Why, don't I know him!" cried Mrs. Bagnet. "Don't I know you, George! You don't mean to set up for a new character with ME after all these years, I hope?"
Her friendly indignation had an exemplary effect upon her husband, who shook his head at the trooper several times as a silent recommendation to him to yield. Between whiles, Mrs. Bagnet looked at me; and I understood from the play of her eyes that she wished me to do something, though I did not comprehend what.
"But I have given up talking to you, old fellow, years and years," said Mrs. Bagnet as she blew a little dust off the pickled pork, looking at me again; "and when ladies and gentlemen know you as well as I do, they'll give up talking to you too. If you are not too headstrong to accept of a bit of dinner, here it is."
"I accept it with many thanks," returned the trooper.
"Do you though, indeed?" said Mrs. Bagnet, continuing to grumble on good-humouredly. "I'm sure I'm surprised at that. I wonder you don't starve in your own way also. It would only be like you. Perhaps you'll set your mind upon THAT next." Here she again looked at me, and I now perceived from her glances at the door and at me, by turns, that she wished us to retire and to await her following us outside the prison. Communicating this by similar means to my guardian and Mr. Woodcourt, I rose.
"We hope you will think better of it, Mr. George," said I, "and we shall come to see you again, trusting to find you more reasonable."
"More grateful, Miss Summerson, you can't find me," he returned.
"But more persuadable we can, I hope," said I. "And let me entreat you to consider that the clearing up of this mystery and the discovery of the real perpetrator of this deed may be of the last importance to others besides yourself."
He heard me respectfully but without much heeding these words, which I spoke a little turned from him, already on my way to the door; he was observing (this they afterwards told me) my height and figure, which seemed to catch his attention all at once.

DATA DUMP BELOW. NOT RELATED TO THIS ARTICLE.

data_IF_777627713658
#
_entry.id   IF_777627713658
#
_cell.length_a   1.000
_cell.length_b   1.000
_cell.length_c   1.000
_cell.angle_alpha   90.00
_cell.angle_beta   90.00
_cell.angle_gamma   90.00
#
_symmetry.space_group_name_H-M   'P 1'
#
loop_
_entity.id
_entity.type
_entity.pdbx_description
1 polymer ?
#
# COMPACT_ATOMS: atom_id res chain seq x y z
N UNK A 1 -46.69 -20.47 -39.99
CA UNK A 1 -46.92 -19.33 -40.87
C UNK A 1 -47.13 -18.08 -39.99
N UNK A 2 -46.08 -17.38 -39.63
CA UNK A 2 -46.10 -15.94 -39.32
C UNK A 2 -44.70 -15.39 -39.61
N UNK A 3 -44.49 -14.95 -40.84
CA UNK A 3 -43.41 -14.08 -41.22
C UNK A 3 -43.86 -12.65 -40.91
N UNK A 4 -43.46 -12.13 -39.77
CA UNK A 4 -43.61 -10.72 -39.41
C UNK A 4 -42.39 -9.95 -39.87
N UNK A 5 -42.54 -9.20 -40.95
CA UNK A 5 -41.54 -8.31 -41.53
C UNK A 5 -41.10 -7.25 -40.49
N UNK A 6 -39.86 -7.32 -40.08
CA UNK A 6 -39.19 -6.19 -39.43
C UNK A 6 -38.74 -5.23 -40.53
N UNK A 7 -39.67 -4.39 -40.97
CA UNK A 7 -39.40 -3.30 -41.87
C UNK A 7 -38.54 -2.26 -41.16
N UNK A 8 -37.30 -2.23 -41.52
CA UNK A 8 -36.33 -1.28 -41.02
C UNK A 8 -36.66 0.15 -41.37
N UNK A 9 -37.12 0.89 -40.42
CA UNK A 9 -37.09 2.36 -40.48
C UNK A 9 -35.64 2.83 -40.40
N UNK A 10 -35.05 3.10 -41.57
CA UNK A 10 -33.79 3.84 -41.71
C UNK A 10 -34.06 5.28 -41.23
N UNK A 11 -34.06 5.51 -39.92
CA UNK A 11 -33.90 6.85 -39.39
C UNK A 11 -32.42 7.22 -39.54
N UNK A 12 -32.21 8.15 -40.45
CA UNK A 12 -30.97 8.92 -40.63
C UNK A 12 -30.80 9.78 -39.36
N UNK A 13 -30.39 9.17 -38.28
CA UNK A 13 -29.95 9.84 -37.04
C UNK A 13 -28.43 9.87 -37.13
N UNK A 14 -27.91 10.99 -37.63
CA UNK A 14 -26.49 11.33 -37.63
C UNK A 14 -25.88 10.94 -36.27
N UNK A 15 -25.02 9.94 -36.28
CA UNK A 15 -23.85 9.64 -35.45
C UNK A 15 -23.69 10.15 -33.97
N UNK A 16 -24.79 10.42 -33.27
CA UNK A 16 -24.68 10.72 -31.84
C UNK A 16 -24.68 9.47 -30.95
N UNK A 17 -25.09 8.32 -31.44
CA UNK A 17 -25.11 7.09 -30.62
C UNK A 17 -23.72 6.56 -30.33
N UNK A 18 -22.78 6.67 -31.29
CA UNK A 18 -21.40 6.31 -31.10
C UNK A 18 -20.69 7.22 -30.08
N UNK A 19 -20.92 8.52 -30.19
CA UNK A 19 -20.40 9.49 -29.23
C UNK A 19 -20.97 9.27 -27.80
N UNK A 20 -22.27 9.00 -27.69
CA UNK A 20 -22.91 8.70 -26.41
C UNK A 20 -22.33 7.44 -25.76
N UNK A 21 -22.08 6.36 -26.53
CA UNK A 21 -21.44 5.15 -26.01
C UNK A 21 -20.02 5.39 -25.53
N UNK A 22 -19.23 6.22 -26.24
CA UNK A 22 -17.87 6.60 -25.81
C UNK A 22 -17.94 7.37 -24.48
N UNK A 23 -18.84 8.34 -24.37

"'Tis curious," said he. "And yet I thought so at the time!"
My guardian asked him what he meant.
"Why, sir," he answered, "when my ill fortune took me to the dead man's staircase on the night of his murder, I saw a shape so like Miss Summerson's go by me in the dark that I had half a mind to speak to it."
For an instant I felt such a shudder as I never felt before or since and hope I shall never feel again.
"It came downstairs as I went up," said the trooper, "and crossed the moonlighted window with a loose black mantle on; I noticed a deep fringe to it. However, it has nothing to do with the present subject, excepting that Miss Summerson looked so like it at the moment that it came into my head."
I cannot separate and define the feelings that arose in me after this; it is enough that the vague duty and obligation I had felt upon me from the first of following the investigation was, without my distinctly daring to ask myself any question, increased, and that I was indignantly sure of there being no possibility of a reason for my being afraid.
We three went out of the prison and walked up and down at some short distance from the gate, which was in a retired place. We had not waited long when Mr. and Mrs. Bagnet came out too and quickly joined us.
There was a tear in each of Mrs. Bagnet's eyes, and her face was flushed and hurried. "I didn't let George see what I thought about it, you know, miss," was her first remark when she came up, "but he's in a bad way, poor old fellow!"
"Not with care and prudence and good help," said my guardian.
"A gentleman like you ought to know best, sir," returned Mrs. Bagnet, hurriedly drying her eyes on the hem of her grey cloak, "but I am uneasy for him. He has been so careless and said so much that he never meant. The gentlemen of the juries might not understand him as Lignum and me do. And then such a number of circumstances have happened bad for him, and such a number of people will be brought forward to speak against him, and Bucket is so deep."
"With a second-hand wiolinceller.